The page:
I had a dream a few weeks ago that I had a baby (whose name was Frederick, now that I think about it; we all know what's short for Frederick ... that's really weird) who was a demon baby and wanted to kill everyone. Even me. I was also the only person he liked, though, so he was going to kill me last, I guess. I'd never seen this movie when I had that dream, but there were some interesting parallels.
I have serious issues with demon babies. There's a reason I've never seen It's Alive.
I have a few problems with this movie. First of all, it's gross. For example, one character is force-fed to death, so there's exaggerated puffed out cheeks and gross vomity looking stuff spewing from her mouth. I don't deal well with that sort of thing.
I'm also pissed off that the one really likeable character, Mark, was the most poorly acted character in the movie. The best performance came from Yvonne, the annoying bitchy character that I hated. What the hell? That's not fair!
Dream Child is giving Freddy's Revenge pretty healthy competition for Worst Nightmare Movie.

End of line.

A Nightmare On Elm Street 4: The Dream Master

I watched this movie two days ago and I can barely remember it. Oops.
What I can tell you is that it wasn't a bad movie. Admittedly, I'm partial to the Nightmare series. We all know I love Robert Englund, but I also love dream sequences.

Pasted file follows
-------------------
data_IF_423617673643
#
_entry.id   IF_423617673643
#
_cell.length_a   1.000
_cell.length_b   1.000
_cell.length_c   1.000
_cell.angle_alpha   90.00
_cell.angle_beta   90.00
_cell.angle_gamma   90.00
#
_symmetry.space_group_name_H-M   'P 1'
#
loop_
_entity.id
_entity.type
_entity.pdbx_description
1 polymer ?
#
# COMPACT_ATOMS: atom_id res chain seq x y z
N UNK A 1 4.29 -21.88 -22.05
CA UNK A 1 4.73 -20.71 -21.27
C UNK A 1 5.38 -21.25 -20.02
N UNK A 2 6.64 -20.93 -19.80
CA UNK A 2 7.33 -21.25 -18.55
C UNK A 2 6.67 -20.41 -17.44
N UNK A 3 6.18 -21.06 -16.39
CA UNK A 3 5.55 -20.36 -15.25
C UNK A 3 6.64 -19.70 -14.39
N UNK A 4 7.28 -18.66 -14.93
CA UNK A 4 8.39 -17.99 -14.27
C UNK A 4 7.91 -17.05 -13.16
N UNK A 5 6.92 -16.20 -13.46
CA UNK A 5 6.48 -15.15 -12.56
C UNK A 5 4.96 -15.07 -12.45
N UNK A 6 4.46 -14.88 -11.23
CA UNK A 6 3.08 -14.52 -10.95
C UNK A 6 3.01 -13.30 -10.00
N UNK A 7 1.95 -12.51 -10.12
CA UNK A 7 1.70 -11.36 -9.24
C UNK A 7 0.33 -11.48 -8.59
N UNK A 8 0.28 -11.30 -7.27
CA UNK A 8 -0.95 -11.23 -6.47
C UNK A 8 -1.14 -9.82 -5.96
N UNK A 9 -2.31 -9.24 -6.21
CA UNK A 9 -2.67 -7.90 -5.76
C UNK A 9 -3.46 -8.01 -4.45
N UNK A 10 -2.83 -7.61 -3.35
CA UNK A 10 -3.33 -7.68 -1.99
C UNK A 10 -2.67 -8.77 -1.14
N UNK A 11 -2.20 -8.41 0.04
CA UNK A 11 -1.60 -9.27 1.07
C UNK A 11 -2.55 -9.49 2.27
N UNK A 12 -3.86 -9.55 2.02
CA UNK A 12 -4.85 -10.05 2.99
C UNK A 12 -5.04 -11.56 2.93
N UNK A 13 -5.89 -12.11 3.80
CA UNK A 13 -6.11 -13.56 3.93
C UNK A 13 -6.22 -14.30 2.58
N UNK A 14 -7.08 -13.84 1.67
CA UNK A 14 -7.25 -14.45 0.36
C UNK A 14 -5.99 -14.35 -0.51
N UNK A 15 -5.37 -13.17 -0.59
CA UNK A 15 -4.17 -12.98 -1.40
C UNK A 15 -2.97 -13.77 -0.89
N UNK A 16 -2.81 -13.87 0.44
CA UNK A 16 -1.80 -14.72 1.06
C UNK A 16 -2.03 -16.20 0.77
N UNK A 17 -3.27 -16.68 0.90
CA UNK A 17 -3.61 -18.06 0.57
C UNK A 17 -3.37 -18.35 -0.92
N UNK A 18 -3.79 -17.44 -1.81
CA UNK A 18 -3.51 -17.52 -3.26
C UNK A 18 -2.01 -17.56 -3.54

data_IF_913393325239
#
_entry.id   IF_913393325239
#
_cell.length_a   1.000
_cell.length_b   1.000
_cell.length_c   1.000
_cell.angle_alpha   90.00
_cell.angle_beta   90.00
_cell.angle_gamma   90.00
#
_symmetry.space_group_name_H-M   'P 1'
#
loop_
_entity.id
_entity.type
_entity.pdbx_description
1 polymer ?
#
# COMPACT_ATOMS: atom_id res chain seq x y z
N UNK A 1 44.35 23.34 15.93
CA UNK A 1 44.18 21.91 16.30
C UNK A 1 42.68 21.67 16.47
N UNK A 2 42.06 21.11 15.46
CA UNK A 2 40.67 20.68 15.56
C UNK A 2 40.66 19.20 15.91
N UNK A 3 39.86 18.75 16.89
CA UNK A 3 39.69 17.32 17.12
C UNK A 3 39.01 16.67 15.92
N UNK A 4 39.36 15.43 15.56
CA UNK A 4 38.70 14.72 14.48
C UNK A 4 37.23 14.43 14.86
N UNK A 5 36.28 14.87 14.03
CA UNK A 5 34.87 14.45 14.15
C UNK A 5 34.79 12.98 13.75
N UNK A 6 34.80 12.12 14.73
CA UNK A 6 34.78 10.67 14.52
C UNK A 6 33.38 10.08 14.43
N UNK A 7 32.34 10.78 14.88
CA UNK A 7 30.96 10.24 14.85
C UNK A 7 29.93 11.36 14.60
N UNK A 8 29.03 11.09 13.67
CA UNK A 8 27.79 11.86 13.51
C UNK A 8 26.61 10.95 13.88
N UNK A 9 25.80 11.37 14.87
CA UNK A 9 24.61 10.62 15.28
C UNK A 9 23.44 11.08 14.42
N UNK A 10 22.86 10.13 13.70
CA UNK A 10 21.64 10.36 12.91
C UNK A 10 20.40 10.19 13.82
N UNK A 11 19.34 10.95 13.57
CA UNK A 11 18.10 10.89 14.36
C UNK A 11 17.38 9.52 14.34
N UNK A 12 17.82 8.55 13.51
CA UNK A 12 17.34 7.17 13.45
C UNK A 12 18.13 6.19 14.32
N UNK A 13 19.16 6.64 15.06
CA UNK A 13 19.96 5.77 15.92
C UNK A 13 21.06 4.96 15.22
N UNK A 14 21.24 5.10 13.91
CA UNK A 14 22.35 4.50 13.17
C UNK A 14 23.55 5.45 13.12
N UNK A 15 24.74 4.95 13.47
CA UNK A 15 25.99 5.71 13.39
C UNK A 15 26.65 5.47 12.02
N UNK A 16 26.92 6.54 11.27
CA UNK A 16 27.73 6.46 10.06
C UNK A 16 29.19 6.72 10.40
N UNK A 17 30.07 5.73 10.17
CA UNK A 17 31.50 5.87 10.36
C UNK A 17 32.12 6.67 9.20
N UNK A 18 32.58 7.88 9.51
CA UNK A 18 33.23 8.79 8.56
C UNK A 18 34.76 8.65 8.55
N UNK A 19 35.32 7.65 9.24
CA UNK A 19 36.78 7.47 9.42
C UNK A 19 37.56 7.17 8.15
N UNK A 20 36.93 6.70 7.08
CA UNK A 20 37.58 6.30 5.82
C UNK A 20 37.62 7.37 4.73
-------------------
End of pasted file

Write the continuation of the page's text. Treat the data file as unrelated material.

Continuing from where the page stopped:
There are three genres of television episode I will always watch, even if they're happening on a show I don't watch, or even can't stand: musical episodes, Halloween episodes and dream episodes. In fact, my favorite episode of Buffy The Vampire Slayer (a show that dabbled in all three genres) is Restless, the last episode of season four which consists of nothing but Willow, Xander, Giles and Buffy's dreams.
All right. So. Back to what I was saying in the first place:
Admittedly, I'm partial to the Nightmare series. And, as Nightmare movies go, this wasn't great. It wasn't bad, either. It just was.
It was so average that I can't really remember it. I'm pretty sure I had fun watching it. I know this was really the start of Funny Freddy, who became stronger in the fifth and sixth movies.
And there were a lot of shots of Freddy kind of far away and silhouettey with his glove prominently displayed. He got three or four dramatic reveals in the movie, in spite of the fact that it's only really dramatic the first time.